Whether you’re a powerhouse fitness queen or simply enjoy a spot of fitness apparel with your weekend brunch, you’re going to want to listen in close. Australia’s new-kid-on-the-block activewear label, Faebella, are taking the local fitness fashion world by storm with its range of stunning apparel and dedication to promoting the stories of indigenous Australians.
Championing the gorgeous works of Aboriginal and Torres Strait Islander artists, Faebella sees the collision of luxe threads and beautiful designs to ensure that your gym ensemble packs a punch every time.
We caught up with the boss lady behind it all, Alisha Geary, to get the inside scoop on the making of Faebella.
Thanks for chatting with us! We love Faebella’s bold and beautiful designs, what first inspired you to integrate activewear and Aboriginal and Torres Strait Islander art?
As an indigenous scholarship student at Bond University, I volunteered to take guests through the Corrigan walk. This walk is of the largest private collection of indigenous art in the country, which made me realise their significance. I wanted to share this with the world and so looked for a medium to do this through.
First, I had the idea to incorporate the artworks into designs for dresses but then after talking to a friend, I began investigating the activewear industry. I thought that for a piece of clothing that is meant to motivate people to exercise and be healthy, the designs were often quite bland – so I simply put two and two together.
Each incredibly talented and accomplished in their own right, how did the collaboration with Wendy Rix and Jingalu Melissa Craig come about?
Once I knew what I wanted to do, I began looking for indigenous artists. I did this through social media. There is a Facebook group that is home to thousands of indigenous Australians and so I simply posted about the concept and what I needed. People began tagging their relatives or people [that] they knew were artists. I checked out their artwork collections and was immediately drawn to the contemporary indigenous artworks of Rix and Craig. From there, I contacted them and we began a conversation.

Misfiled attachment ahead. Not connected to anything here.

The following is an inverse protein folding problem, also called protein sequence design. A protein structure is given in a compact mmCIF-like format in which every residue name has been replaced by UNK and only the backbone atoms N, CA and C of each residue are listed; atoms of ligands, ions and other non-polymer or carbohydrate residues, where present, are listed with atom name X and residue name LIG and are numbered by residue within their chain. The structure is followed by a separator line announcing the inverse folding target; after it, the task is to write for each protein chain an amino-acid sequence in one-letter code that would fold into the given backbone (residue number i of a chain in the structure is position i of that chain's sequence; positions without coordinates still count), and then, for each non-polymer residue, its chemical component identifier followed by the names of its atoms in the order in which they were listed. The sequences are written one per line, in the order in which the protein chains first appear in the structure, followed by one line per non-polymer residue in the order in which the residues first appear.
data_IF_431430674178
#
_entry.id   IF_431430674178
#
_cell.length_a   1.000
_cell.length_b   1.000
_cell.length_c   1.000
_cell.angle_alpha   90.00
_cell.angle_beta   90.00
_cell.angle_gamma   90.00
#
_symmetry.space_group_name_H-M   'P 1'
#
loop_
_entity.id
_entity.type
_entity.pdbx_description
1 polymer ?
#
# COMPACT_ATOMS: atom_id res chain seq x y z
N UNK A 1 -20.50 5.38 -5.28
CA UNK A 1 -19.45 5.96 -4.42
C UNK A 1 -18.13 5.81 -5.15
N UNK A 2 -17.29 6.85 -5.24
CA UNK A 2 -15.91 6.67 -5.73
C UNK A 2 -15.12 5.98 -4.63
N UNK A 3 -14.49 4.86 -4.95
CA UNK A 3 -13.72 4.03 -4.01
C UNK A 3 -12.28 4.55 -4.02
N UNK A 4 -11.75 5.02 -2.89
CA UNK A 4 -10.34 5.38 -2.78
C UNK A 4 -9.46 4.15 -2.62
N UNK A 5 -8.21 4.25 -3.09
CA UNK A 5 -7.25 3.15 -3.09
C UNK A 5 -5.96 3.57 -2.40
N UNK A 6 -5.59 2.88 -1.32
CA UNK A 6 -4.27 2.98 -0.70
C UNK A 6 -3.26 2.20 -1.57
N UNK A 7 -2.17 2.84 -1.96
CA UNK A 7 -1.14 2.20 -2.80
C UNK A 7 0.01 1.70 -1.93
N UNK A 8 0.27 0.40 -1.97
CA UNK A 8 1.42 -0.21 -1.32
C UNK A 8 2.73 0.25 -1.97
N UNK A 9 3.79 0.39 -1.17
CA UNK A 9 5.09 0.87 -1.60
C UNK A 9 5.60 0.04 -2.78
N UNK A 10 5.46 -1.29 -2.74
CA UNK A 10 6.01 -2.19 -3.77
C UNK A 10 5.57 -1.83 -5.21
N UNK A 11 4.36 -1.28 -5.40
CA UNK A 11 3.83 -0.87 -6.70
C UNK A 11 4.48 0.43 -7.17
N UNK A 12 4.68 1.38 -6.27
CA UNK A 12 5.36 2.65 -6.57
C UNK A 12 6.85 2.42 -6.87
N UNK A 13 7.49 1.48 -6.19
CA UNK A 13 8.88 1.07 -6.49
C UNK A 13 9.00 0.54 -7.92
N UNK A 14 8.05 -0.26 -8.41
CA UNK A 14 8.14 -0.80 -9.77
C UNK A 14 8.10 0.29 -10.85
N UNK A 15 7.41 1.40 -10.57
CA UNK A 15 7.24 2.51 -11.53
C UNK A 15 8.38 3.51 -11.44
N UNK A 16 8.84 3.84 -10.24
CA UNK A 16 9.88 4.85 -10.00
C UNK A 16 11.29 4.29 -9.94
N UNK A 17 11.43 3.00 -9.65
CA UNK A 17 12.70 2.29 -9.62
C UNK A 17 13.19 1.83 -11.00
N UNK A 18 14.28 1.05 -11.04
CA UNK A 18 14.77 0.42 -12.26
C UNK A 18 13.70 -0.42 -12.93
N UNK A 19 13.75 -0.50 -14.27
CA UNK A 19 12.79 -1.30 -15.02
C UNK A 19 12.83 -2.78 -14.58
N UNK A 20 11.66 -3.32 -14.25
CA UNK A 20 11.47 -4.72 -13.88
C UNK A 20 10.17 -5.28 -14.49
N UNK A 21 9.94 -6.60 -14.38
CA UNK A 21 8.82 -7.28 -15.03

Wendy and Jingalu have both produced some truly stunning pieces, what is the process to transform their work and inspiration into luxe activewear apparel?
To really be able to share the significance of my people’s artworks with the world in an attempt to inspire and improve perceptions, my brand has to have mass appeal. This is why we incorporate indigenous artworks in a modern way, by borrowing elements from the artworks and styling them on the clothing. However, as the most important purpose of the brand is to share the stories, the make up, the art and artists, each customer that purchases a Faebella product receives an image of the artwork [that] the design comes from as well as its meaning and the story behind the artist.
For those eager to keep up to date with Faebella’s future collaborations and collections, can you tell us a but more about the Inner Circle?
This is what I call my circle of subscribers, people who want to keep up with the brand as we grow. We are still fairly new and very much a start-up and so there is no doubt [that] the brand will go through several evolutions [while] keeping true to its bottom line.
With Jingalu’s Intertwined range, Wendy Rix’s Messenger range and the Clarence Serpent range already selling out, what’s up next for Faebella?
The next step is to grow our product range. This means incorporating Jingalu’s and Wendy’s artworks on other products [aside from] leggings, which would be activewear items such as crop tops, sports bras etc. Though we also need to recruit new artists [and their] artworks to be able to offer as many stories as possible from indigenous Australians.